Although Mussorgsky was proud of his youthful effort, his mentor, Miliy Balakirev, refused to perform it. To salvage what he considered worthy material, Mussorgsky attempted to insert his Bald Mountain music, recast for vocal soloists, chorus, and orchestra, into two subsequent projects—the collaborative opera-ballet Mlada (1872), and the opera The Fair at Sorochyntsi (1880). However, Night on Bald Mountain was never performed in any form during Mussorgsky's lifetime.
In 1886, five years after Mussorgsky's death, Rimsky-Korsakov published an arrangement of the work, described as a "fantasy for orchestra." Some musical scholars consider this version to be an original composition of Rimsky-Korsakov, albeit one based on Mussorgsky's last version of the music, for The Fair at Sorochyntsi:
I need hardly remind the reader that the orchestral piece universally known as 'Mussorgsky's Night on the Bare Mountain' is an orchestral composition by Rimsky-Korsakov based on the later version of the Bare Mountain music which Mussorgsky prepared for Sorochintsy Fair.
It is through Rimsky-Korsakov's version that Night on Bald Mountain achieved lasting fame. Premiering in Saint Petersburg in 1886, the work became a concert favourite. Half a century later, the work obtained perhaps its greatest exposure through the Walt Disney animated film Fantasia (1940), featuring an arrangement by Leopold Stokowski, based on Rimsky-Korsakov's version. Mussorgsky's tone poem was not published in its original form until 1968. Although still rarely performed, it has started to gain exposure and become familiar to modern audiences.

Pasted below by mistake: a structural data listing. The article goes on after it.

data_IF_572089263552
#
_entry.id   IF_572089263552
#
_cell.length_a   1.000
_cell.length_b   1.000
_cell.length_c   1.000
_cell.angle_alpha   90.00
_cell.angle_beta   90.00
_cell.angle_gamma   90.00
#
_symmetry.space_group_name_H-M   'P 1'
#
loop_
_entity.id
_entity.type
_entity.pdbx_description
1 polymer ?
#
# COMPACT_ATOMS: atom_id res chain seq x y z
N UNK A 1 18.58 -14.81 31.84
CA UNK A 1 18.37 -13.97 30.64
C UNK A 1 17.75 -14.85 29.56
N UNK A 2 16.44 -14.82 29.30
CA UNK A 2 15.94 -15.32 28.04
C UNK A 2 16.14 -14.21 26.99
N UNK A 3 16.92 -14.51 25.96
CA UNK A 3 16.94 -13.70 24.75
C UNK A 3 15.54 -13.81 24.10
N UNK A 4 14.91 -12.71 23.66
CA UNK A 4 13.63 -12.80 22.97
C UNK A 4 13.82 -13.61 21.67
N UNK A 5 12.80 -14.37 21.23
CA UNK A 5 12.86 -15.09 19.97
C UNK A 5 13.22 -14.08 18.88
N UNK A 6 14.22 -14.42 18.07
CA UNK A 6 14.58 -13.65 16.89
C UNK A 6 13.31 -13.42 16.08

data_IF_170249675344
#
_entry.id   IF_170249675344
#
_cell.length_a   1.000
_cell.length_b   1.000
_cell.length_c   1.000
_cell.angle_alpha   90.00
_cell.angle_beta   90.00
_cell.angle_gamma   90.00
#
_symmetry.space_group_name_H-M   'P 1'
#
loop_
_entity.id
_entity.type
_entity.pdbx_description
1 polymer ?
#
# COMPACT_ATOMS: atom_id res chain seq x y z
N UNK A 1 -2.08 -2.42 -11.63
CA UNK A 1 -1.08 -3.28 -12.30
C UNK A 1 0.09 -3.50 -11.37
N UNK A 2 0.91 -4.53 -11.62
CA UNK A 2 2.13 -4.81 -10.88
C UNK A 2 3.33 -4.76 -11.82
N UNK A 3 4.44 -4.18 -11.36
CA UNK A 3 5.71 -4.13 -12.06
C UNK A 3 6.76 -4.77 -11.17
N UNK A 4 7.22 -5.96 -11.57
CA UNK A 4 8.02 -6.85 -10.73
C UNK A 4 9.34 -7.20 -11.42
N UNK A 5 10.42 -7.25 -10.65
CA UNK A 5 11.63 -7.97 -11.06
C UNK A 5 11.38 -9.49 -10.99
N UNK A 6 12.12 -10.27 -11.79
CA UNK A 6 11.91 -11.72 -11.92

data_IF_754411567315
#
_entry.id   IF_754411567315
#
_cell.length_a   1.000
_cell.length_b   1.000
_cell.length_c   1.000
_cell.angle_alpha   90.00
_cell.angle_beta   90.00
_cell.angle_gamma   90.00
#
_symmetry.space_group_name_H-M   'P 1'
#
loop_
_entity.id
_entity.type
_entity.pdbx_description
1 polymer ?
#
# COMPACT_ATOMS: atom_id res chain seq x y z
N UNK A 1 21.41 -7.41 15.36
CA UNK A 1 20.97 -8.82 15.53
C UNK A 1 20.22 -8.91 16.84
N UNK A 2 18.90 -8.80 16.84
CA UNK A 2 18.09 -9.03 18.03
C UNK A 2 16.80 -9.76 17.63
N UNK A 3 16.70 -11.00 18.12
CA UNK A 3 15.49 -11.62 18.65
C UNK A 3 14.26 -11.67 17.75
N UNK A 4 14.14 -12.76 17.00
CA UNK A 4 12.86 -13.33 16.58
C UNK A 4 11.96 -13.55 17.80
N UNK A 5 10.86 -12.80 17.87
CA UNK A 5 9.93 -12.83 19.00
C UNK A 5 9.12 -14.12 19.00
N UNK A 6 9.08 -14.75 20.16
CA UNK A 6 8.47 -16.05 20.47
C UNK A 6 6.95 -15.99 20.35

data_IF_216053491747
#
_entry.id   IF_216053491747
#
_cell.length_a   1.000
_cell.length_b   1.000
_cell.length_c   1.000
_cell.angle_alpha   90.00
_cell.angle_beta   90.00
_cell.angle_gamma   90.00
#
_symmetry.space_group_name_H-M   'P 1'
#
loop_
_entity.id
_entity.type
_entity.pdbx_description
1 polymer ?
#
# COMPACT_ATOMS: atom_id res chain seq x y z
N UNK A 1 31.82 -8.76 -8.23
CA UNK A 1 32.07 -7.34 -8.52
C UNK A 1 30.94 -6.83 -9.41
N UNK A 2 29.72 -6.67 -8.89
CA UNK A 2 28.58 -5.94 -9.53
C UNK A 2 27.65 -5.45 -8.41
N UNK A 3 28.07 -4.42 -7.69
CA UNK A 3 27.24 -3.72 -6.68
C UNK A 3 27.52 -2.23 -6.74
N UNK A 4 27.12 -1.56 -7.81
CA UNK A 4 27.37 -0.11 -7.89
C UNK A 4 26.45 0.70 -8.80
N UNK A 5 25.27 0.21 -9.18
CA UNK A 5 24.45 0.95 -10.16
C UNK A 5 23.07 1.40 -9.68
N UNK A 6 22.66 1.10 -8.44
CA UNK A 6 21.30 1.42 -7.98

The original Russian title of the tone poem, Иванова ночь на лысой горе, translates literally as Saint John's Eve on Bald Mountain, usually shortened to Night on Bald Mountain. However, due to several ambiguities, the composition is also known by a number of alternate titles in English.
The Russian word "ночь" (noch′) is literally "night" in English, but idiomatically this would refer to the night following St. John's Day, variously observed between 21 June (the summer solstice) and 25 June. The night before St. John's Day is usually referred to as "St. John's Eve" in English; Russian does not make this distinction.
Bald Mountain is the most familiar translation of "лысой горе" (lysoy gore) in English, and is also the most literal. The adjective "bald" is commonly used in English place names for barren hills, mountains, and other features, and so is also idiomatic. However, because the most familiar use of "bald" describes hairlessness, this part of the title is also known as "Bare Mountain". The use of "bald" to describe barren landscapes is common in European languages. In French, the piece is known as Une nuit sur le mont Chauve and in Italian Una Notte sul Monte Calvo (A Night on the Bald Mountain).